Old American Flags

04_image01An editorial in “The Suburban” of June 28 once again called the attention of its readers to the fact that “it is only good citizenship to display the flag on our most important national holidays,” and made a plea for a more noteworthy display in our business area on July 4 than had been shown on Memorial Day and Flag Day.

Shown in this week’s column is a picture of the great American flag, hung between two old trees in front of the home of Mr. and Mrs. Theodore B. Brooks, on Windermere avenue. Mr. Brooks, with John Brooke, of North Wayne avenue, had put up the 90-year-old flag. Its 34 stars indicate that it was made between 1861 and 1863, since it was in 1861 that Kansas was admitted into the Union as the 34th state, and West Virginia in 1863.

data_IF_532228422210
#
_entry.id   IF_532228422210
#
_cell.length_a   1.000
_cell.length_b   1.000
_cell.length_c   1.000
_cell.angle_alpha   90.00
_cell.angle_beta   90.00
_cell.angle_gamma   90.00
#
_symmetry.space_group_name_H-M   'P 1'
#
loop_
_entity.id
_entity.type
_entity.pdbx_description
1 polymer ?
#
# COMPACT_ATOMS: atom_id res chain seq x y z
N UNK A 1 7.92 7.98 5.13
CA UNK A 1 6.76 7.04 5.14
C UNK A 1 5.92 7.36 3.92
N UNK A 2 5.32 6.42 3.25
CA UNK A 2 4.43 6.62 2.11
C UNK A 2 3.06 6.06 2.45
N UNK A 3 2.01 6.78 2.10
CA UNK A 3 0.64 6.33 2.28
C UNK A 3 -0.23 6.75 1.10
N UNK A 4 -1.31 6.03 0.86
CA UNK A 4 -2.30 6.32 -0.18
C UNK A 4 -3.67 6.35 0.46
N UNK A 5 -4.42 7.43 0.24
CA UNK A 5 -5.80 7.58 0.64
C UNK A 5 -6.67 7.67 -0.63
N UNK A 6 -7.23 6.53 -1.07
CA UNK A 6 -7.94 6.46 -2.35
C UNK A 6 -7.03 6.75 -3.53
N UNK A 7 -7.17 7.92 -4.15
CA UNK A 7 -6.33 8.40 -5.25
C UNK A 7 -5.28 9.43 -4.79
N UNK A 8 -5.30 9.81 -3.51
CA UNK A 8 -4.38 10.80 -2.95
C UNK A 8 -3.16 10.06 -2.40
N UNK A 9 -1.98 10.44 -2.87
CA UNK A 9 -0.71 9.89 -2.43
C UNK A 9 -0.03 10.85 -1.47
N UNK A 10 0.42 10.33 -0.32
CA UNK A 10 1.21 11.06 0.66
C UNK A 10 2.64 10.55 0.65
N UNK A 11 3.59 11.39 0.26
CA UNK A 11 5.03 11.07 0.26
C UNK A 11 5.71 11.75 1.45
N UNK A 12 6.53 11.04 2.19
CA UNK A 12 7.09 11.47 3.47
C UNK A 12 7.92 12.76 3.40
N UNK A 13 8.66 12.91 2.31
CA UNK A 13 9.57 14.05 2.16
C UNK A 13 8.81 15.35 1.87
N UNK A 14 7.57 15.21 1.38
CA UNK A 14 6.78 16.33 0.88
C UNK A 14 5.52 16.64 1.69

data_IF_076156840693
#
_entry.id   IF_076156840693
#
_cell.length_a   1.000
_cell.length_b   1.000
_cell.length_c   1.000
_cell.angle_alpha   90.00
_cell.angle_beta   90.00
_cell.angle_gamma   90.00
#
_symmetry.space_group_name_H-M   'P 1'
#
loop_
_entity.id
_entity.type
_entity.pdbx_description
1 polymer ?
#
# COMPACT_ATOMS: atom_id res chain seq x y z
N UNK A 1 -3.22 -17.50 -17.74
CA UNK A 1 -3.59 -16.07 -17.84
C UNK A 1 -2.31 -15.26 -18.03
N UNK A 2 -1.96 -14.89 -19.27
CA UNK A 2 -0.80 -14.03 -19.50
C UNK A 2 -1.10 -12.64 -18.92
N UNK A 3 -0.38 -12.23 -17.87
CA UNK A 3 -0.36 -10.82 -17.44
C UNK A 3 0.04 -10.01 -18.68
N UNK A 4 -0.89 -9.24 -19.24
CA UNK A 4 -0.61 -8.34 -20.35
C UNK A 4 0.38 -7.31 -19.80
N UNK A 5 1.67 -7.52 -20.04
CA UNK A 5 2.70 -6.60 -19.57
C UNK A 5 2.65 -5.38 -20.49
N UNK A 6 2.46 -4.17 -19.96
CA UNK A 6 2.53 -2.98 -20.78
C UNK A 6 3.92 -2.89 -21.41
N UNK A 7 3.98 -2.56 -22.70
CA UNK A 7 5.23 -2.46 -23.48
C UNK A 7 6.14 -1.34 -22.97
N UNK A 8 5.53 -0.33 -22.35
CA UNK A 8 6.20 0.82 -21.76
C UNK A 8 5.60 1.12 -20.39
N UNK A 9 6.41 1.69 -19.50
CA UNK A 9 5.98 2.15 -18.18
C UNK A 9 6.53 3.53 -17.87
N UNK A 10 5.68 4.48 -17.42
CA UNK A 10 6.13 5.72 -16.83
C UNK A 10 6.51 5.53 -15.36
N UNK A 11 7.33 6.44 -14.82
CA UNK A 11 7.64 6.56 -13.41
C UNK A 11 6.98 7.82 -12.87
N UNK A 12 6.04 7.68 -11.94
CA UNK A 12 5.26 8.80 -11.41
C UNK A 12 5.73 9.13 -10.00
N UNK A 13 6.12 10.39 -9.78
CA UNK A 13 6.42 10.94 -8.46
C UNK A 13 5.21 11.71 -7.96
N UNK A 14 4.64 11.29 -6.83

This Flag, with its dimensions of 25 by 13 feet, has been borrowed more than once by John Brooke from his aunt, Mrs. Nathan Pechin. It had been one of the cherished possessions of her husband, “Nate,” one of Wayne’s most widely-known citizens up to the time of his death a few years ago.

The old flag had come to Mr. Pechin from his uncle, Frank Hoy, who many years ago operated the old King of Prussia Hotel. During most of the years that the family owned the old hostelry, this large flag was displayed from the wide front porch on all national holidays.

As the writer watched the old Flag blowing in the breezes on this Fourth, she felt a sense of pleasure that they were gentle ones, for the stars and stripes are frail with age. There are some small holes here and there in the still bright bunting, and it is so transparent that one can see the leaves of the tree beyond it.

The excellent photograph shown above was taken by Bruce Redfield, formerly of Wayne. Of the other two flags, the one farther away from the camera is another interesting one, since it displays but 45 stars. That dates it as between July 4, 1896, and November 4, 1908, the date when Utah and Oklahoma were admitted as the 45th and 46th states. The third flag is a modern one.

(The second installment of a brief review of “The Old Main Line” will be presented in next week’s issue.)